Google’s delayed deprecation of third-party cookies is necessary, but shouldn’t be taken as a time to pause
Yesterday, Google announced a nearly two-year delay to Chrome’s planned deprecation of third-party cookies. For publishers, advertisers, and the rest of the independent ad tech industry, this is a much-needed reprieve.
As the original 2022 deadline approached, it became clear that solutions to enable privacy-first addressability weren’t being designed, tested, and implemented quickly enough to meet that extremely ambitious deadline. Instead of consolidating towards agreement on a new architecture for advertising on the web, new proposals and amendments continued to proliferate weekly, with very little time for businesses to assess and adjust.
The U.K.’s Competition and Markets Authority agreed to provide oversight to Google’s plans and their Privacy Sandbox solutions, which provided some reassurance that drastic changes wouldn’t be launched without support from the publishers they’re most likely to impact. Inevitably, this meant more time would be needed to thoughtfully design comprehensive solutions that prioritize user privacy without sacrificing the ad-funded web.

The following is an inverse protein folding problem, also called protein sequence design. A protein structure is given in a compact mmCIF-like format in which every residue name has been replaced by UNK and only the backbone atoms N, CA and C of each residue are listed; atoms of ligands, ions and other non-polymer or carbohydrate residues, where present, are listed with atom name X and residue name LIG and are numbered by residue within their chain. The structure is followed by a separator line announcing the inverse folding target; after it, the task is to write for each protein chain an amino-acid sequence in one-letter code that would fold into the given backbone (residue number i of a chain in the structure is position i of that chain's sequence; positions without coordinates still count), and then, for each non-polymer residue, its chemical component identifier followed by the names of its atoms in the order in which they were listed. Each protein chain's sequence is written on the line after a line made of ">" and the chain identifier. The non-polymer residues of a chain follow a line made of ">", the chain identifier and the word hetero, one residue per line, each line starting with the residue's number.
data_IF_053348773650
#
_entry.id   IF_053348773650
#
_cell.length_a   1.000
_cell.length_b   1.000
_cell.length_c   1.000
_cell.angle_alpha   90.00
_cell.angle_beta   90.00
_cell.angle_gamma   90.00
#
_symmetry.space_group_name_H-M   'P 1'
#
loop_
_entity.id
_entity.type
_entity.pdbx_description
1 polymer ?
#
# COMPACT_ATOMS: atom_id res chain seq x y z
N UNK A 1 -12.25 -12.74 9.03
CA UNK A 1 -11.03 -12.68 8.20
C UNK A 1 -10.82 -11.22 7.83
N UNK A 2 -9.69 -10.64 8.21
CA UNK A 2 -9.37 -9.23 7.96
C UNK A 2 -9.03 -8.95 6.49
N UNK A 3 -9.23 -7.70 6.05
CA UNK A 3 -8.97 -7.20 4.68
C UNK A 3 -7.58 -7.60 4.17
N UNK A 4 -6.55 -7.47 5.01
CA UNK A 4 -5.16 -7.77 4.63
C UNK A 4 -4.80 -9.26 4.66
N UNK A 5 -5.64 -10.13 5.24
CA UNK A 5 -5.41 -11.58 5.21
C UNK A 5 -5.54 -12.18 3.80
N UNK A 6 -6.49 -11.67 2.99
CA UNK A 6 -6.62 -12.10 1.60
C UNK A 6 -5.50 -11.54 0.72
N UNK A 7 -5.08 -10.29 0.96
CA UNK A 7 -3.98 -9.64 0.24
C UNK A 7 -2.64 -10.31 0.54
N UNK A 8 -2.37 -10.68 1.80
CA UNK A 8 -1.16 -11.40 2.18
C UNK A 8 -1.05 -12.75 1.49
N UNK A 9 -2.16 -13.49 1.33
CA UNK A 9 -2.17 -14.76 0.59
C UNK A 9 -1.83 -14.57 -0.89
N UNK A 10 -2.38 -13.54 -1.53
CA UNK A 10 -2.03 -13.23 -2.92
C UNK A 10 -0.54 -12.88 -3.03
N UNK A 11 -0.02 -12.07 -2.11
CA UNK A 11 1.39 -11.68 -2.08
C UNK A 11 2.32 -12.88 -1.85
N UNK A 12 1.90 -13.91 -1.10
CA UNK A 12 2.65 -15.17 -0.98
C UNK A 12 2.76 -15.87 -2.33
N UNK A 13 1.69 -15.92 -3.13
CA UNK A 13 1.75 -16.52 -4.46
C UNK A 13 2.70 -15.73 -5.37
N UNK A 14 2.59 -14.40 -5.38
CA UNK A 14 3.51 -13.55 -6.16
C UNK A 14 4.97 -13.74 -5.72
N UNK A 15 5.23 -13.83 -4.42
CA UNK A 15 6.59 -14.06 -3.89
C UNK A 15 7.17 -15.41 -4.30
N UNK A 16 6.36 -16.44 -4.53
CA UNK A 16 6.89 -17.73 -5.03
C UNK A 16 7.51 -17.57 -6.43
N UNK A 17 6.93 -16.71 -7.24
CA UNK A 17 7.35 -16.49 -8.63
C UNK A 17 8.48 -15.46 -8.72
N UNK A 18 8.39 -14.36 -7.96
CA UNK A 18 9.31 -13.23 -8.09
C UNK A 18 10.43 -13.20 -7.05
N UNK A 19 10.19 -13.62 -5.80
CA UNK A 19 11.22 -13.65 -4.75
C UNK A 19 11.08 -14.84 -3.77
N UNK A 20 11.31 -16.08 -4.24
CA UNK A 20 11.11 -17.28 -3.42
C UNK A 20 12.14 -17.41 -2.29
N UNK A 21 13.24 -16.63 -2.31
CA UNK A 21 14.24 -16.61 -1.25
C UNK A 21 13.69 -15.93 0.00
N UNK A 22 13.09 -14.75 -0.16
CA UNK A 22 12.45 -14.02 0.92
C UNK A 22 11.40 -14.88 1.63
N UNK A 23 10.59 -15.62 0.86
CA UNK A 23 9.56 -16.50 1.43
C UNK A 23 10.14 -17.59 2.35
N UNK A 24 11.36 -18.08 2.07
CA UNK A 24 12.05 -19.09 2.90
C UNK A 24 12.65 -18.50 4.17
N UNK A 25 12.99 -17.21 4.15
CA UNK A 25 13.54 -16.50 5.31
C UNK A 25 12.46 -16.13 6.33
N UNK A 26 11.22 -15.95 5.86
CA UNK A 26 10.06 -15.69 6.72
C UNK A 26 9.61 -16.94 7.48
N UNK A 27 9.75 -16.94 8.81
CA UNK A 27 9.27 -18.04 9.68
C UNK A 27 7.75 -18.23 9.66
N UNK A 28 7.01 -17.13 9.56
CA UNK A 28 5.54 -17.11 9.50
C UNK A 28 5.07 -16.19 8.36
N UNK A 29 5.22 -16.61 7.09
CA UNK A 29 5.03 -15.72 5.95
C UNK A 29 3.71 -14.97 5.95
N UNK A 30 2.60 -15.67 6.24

Google’s announcement represents an acknowledgment of all those pressures, and an agreement to work in partnership with regulators, consumer interests, and free markets to seek alternate solutions after the deprecation of third-party cookies.
Consumers still need better privacy protections on the web, and publishers still need viable business continuity plans in order to keep producing free journalism. None of that has changed, and Google’s delayed deprecation of third-party cookies does not mean that the ad tech industry should pause or deprioritize the move away from cookies. It just means we now have enough time to succeed at launching better alternatives.
This announcement to delay the deprecation of third-party cookies shows that Google recognizes the need to actively preserve an independent advertising ecosystem upon which brands, publishers, and consumers can depend. The industry must continue driving the adoption of people-based, contextual, and cohort-based solutions while building consumer trust. This is not a time to wait, it’s a time to act. If we squander the moment, we’ll find ourselves right back here in 18 months, but with far less ability to shape the future of addressability.